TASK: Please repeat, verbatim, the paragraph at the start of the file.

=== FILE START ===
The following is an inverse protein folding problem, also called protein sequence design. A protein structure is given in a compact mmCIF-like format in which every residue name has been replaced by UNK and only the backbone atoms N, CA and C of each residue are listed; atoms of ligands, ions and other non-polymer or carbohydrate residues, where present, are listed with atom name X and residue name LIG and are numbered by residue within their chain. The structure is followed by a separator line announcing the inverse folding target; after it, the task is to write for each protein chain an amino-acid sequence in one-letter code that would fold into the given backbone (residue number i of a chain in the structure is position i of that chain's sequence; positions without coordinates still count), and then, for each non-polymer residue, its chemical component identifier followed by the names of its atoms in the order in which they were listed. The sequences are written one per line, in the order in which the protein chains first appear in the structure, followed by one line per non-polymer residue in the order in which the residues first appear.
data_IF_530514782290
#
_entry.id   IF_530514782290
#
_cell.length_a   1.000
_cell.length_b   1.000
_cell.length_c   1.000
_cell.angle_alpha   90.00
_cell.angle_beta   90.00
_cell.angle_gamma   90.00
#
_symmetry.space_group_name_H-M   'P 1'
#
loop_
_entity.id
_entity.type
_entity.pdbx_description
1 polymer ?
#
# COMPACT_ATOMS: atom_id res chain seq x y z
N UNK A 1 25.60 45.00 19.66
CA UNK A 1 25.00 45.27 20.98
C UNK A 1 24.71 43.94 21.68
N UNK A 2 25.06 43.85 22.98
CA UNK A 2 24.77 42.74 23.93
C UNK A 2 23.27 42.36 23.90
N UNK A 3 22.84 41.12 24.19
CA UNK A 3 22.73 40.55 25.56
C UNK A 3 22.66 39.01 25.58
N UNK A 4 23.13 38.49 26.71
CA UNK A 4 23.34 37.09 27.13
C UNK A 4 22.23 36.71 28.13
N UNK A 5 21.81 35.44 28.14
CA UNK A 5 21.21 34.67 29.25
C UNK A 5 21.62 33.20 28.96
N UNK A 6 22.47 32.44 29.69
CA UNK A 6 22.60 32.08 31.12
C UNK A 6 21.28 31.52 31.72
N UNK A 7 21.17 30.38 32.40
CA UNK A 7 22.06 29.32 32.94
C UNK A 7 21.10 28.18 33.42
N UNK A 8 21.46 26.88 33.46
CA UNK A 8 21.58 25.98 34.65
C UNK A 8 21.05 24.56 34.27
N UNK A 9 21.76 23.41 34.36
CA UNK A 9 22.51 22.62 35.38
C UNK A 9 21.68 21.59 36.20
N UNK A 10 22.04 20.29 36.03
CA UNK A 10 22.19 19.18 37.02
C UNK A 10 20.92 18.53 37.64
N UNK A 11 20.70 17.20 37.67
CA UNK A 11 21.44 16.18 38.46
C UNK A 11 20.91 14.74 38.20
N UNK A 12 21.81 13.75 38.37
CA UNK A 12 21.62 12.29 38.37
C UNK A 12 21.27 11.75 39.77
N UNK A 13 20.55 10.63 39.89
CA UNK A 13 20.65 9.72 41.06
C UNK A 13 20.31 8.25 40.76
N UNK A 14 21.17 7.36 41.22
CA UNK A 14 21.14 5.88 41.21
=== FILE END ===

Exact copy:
The following is an inverse protein folding problem, also called protein sequence design. A protein structure is given in a compact mmCIF-like format in which every residue name has been replaced by UNK and only the backbone atoms N, CA and C of each residue are listed; atoms of ligands, ions and other non-polymer or carbohydrate residues, where present, are listed with atom name X and residue name LIG and are numbered by residue within their chain. The structure is followed by a separator line announcing the inverse folding target; after it, the task is to write for each protein chain an amino-acid sequence in one-letter code that would fold into the given backbone (residue number i of a chain in the structure is position i of that chain's sequence; positions without coordinates still count), and then, for each non-polymer residue, its chemical component identifier followed by the names of its atoms in the order in which they were listed. The sequences are written one per line, in the order in which the protein chains first appear in the structure, followed by one line per non-polymer residue in the order in which the residues first appear.